• 1979 $1149[10]. Antique Sunburst added to Fireburst, Cherry Sunburst and Natural.
  • Gibson 1980 Catalogue1980 $1249[1] By late 1980, the Gibson deluxe tuners with "Crank" button, and "Posi-Lok" strap button were added to this model. See the 1980 Gibson catalogue
  • 1981 $1349[12]
  • 1983 $1699[13]

1) Gibson 1975 solid body catalog
2) Gibson Shipment Totals 1937-79 by Larry Meiners
3) Gibson pricelist 1-6-73
4) Gibson pricelist 1-2-74
5) Gibson pricelist 1-1-75
6) Gibson pricelist 1-3-76
7) Gibson pricelist 1-6-76
8) Gibson pricelist 1-1-77
9) Gibson pricelist 15-5-78
10) Gibson pricelist 1-6-79
11) Gibson pricelist 1-7-80
12) Gibson pricelist 1-4-81
13) Gibson pricelist 1-1-83

Famous users include Ron Wood and Keith Richards of the Rolling Stones, Pat Martino and Paul Simon

Back to the GIBSON INDEX | comment

There are 4 comments on this article so far. Add your comment
Norm Elder Comment left 13th November 2011 13:01:57
I own a 1973 L5 - S and IMO, it is the most fantastic guitar Gibson ever made. My L-5 has been used on so many recording projects, I lost count. The beauty of the instrument has to be in the low impedance pick ups, any tone can be created from big box jazz to "Telecaster" twang. When I play out, I run the L5 through a pair of Twin Reverb Fender amps, w/ real JBLs', none others need apply. Do not pass up the chance to play one of these incredible guitars, should the opportunity come your way. Norm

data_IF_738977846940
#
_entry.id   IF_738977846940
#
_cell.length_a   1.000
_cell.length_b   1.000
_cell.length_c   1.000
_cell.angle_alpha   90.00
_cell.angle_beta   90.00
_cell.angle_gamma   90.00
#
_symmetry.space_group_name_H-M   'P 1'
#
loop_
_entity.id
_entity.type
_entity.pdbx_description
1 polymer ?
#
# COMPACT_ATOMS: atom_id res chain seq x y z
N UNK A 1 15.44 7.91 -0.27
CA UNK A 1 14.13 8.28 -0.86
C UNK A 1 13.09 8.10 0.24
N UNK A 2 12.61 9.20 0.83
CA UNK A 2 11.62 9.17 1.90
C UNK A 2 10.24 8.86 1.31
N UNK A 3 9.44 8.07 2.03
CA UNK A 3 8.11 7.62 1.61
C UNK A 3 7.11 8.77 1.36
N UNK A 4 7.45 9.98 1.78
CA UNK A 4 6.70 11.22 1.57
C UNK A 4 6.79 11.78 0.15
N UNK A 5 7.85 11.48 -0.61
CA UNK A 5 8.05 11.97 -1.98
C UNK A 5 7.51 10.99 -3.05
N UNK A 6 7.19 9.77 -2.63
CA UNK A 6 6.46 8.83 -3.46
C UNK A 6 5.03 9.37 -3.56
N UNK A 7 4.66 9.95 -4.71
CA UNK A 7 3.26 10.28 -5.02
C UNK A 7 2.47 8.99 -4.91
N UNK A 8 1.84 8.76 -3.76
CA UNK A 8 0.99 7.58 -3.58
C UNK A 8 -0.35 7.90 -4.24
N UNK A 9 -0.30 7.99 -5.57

Tommy Tom Tom Comment left 7th March 2012 08:08:06
In the avert up above Santana is playing the L6-S model, not an L5-S. Just sayin'.
vintage guitar and bass Comment left 7th March 2012 08:08:20
You are correct Tom - that is not meant to show Carlos Santana with a L5S - rather it is the cover of the 1975 Gibson Solid Body guitar catalogue from which the quote below it (about the L5S) is taken
Phil Meek Comment left 30th November 2013 21:09:17
I bought my custom L-5 S around 1980. This thing traveled all over the northwest playing everything from little bar gigs to some pretty big time concerts. I still have it and do play it once in a while. I have everything from strats to PRS and Carvin, but my L-5 is still my baby. When I pass it will go to my daughter. Thanks Gibson for a dream come true that has lasted for my lifetime.